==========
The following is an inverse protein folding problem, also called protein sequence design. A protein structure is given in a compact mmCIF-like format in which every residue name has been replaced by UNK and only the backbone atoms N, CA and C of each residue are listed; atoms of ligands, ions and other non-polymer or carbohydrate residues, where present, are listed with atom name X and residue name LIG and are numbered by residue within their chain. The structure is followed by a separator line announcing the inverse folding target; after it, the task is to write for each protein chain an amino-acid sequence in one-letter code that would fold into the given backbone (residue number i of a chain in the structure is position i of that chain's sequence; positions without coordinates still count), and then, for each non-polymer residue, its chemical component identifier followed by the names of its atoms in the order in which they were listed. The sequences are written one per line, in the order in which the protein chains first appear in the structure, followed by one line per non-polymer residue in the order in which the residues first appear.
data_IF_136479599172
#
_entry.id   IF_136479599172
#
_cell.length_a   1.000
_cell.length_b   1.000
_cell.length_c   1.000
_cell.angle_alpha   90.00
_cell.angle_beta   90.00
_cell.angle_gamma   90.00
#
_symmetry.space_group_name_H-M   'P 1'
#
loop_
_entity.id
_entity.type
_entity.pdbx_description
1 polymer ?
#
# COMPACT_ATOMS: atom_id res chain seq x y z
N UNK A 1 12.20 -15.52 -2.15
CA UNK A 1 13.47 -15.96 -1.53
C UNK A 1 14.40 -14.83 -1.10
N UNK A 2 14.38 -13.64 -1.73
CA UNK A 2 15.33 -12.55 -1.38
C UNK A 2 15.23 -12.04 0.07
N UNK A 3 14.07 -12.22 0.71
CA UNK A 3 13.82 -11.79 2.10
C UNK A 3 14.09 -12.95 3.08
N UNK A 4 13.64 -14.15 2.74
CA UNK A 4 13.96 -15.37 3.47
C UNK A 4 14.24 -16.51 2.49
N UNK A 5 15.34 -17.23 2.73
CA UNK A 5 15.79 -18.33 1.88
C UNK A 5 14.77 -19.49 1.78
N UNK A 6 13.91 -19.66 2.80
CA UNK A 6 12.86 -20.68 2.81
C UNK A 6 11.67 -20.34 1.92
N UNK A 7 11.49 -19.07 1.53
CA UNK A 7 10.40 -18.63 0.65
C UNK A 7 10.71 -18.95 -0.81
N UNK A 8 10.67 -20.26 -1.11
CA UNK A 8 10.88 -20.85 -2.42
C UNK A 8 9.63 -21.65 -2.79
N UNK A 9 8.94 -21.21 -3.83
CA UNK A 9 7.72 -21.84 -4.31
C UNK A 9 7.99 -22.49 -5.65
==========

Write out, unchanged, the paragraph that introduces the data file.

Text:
The following is an inverse protein folding problem, also called protein sequence design. A protein structure is given in a compact mmCIF-like format in which every residue name has been replaced by UNK and only the backbone atoms N, CA and C of each residue are listed; atoms of ligands, ions and other non-polymer or carbohydrate residues, where present, are listed with atom name X and residue name LIG and are numbered by residue within their chain. The structure is followed by a separator line announcing the inverse folding target; after it, the task is to write for each protein chain an amino-acid sequence in one-letter code that would fold into the given backbone (residue number i of a chain in the structure is position i of that chain's sequence; positions without coordinates still count), and then, for each non-polymer residue, its chemical component identifier followed by the names of its atoms in the order in which they were listed. The sequences are written one per line, in the order in which the protein chains first appear in the structure, followed by one line per non-polymer residue in the order in which the residues first appear.